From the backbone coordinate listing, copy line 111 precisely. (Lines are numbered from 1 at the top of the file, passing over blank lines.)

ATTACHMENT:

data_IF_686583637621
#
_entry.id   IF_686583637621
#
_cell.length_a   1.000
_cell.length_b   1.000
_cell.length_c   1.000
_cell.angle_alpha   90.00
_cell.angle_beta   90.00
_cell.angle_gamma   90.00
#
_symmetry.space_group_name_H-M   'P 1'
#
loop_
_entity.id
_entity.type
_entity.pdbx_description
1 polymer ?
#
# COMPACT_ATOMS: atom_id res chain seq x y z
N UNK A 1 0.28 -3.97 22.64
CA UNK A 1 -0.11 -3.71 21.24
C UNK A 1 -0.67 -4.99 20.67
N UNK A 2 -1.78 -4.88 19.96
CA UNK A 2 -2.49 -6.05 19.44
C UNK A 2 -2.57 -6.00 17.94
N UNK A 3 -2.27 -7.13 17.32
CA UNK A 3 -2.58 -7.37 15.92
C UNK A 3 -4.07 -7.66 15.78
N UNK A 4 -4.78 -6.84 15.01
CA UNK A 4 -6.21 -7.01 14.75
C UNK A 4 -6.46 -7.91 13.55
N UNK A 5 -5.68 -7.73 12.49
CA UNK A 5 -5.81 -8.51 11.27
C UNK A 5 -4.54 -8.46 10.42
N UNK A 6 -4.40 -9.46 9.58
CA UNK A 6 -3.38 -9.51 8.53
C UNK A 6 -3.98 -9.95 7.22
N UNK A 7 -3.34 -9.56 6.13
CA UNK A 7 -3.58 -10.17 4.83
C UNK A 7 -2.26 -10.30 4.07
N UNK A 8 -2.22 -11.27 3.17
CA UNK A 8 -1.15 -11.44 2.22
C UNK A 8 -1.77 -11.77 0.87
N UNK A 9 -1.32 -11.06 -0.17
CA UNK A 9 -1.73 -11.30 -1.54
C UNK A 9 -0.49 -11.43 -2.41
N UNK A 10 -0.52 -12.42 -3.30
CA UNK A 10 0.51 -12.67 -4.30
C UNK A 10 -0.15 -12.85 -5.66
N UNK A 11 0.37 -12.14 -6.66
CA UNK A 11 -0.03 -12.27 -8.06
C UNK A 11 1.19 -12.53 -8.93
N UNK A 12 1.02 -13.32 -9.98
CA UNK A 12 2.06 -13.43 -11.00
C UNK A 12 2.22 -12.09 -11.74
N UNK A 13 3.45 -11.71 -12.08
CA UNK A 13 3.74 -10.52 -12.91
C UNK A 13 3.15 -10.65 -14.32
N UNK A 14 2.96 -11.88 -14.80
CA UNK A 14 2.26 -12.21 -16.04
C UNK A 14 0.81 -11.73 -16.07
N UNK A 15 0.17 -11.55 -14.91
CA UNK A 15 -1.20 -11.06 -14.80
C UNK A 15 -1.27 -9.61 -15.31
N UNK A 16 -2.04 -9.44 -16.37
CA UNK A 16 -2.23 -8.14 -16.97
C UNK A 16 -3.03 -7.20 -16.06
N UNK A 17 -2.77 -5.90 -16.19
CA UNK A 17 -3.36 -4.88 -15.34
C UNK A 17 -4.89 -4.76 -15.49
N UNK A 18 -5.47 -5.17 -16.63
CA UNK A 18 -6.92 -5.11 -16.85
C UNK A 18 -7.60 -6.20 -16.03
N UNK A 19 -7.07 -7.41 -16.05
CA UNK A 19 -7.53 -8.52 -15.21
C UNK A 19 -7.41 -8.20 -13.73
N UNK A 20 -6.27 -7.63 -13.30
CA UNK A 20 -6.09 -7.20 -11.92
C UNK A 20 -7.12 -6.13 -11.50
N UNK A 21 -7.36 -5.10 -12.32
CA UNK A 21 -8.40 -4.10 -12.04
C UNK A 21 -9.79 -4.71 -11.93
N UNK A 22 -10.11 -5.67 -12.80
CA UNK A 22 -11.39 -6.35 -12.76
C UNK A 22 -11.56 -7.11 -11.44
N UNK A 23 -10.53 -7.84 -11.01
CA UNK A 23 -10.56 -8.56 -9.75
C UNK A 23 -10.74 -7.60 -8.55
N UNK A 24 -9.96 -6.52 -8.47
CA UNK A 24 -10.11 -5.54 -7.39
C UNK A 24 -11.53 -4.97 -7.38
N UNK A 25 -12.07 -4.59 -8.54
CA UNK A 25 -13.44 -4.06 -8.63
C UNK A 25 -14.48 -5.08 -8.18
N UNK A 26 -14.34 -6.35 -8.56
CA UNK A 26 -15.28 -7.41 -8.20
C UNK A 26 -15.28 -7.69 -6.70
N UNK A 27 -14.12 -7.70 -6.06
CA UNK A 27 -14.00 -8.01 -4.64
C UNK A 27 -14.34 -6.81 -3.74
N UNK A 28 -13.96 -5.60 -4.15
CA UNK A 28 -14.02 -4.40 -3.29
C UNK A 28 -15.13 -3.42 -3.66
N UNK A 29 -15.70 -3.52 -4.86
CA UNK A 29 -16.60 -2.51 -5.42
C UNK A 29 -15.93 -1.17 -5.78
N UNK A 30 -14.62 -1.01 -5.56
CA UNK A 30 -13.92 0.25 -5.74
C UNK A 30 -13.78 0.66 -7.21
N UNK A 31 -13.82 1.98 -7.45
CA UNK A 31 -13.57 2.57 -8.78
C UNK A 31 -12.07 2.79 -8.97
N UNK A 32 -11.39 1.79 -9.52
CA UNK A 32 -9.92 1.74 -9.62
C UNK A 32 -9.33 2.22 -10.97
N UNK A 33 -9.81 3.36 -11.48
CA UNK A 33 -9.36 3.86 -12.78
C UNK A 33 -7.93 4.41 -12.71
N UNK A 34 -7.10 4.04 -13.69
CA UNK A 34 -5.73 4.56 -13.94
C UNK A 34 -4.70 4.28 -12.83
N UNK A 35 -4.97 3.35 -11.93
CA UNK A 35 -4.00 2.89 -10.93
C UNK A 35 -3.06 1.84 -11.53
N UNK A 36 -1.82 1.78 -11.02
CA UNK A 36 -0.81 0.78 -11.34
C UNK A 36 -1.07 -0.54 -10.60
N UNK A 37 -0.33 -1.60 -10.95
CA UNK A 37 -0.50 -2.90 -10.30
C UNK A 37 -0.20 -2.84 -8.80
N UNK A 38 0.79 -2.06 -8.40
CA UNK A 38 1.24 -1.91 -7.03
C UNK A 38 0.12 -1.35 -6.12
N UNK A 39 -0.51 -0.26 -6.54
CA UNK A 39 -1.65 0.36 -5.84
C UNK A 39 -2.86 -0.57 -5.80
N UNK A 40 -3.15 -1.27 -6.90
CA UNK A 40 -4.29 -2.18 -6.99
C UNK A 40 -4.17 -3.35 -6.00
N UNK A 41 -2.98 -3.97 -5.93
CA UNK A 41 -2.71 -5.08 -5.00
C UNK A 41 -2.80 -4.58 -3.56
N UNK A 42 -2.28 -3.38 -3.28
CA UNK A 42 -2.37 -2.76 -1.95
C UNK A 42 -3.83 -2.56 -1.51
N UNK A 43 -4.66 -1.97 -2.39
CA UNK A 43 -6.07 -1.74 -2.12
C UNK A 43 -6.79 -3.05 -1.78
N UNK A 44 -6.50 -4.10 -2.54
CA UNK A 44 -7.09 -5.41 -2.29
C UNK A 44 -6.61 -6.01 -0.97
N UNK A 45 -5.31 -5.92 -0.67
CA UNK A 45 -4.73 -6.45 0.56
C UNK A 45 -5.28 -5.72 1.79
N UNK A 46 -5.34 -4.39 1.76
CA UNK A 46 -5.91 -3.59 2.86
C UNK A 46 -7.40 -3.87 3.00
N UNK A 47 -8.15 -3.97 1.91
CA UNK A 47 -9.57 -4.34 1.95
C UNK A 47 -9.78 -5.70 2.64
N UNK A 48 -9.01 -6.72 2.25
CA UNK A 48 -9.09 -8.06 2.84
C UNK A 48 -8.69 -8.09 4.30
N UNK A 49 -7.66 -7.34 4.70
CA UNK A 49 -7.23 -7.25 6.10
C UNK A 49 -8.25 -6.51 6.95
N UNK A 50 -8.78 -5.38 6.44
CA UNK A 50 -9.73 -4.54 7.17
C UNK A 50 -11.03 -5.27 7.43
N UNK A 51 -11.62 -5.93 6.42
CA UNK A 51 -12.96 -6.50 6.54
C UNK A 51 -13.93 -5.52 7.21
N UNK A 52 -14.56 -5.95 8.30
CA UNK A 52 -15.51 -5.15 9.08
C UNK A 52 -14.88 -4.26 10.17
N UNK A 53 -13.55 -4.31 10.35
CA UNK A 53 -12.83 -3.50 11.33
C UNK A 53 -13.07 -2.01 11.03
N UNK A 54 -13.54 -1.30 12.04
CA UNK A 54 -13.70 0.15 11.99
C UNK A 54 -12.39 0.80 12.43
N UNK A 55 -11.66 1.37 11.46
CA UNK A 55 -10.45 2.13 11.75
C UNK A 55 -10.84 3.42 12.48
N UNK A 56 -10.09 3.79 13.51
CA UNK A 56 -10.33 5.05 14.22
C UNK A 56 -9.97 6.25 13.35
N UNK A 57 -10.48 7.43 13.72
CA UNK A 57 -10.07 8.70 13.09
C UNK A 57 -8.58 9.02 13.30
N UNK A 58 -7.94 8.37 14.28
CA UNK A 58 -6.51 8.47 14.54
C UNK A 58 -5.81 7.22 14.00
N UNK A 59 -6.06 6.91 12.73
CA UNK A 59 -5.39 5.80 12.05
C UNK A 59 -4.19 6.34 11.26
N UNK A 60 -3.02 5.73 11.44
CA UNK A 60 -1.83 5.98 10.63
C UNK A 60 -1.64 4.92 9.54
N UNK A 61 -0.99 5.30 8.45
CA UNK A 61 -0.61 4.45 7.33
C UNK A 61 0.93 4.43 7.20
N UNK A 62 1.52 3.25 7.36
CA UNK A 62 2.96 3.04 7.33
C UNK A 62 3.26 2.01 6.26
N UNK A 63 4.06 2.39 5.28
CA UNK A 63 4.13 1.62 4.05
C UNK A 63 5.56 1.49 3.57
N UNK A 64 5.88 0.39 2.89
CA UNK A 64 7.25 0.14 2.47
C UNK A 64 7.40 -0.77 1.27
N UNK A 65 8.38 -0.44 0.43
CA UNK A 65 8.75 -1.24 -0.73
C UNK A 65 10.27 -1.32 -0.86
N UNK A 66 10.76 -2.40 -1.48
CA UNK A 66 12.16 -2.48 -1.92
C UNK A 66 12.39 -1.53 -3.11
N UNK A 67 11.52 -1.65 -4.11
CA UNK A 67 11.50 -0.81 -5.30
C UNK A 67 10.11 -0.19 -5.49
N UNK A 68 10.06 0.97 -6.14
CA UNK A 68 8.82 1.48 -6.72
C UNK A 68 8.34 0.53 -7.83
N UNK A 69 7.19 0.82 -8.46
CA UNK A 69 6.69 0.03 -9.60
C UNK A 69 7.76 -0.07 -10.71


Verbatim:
N UNK A 31 -13.82 1.98 -7.45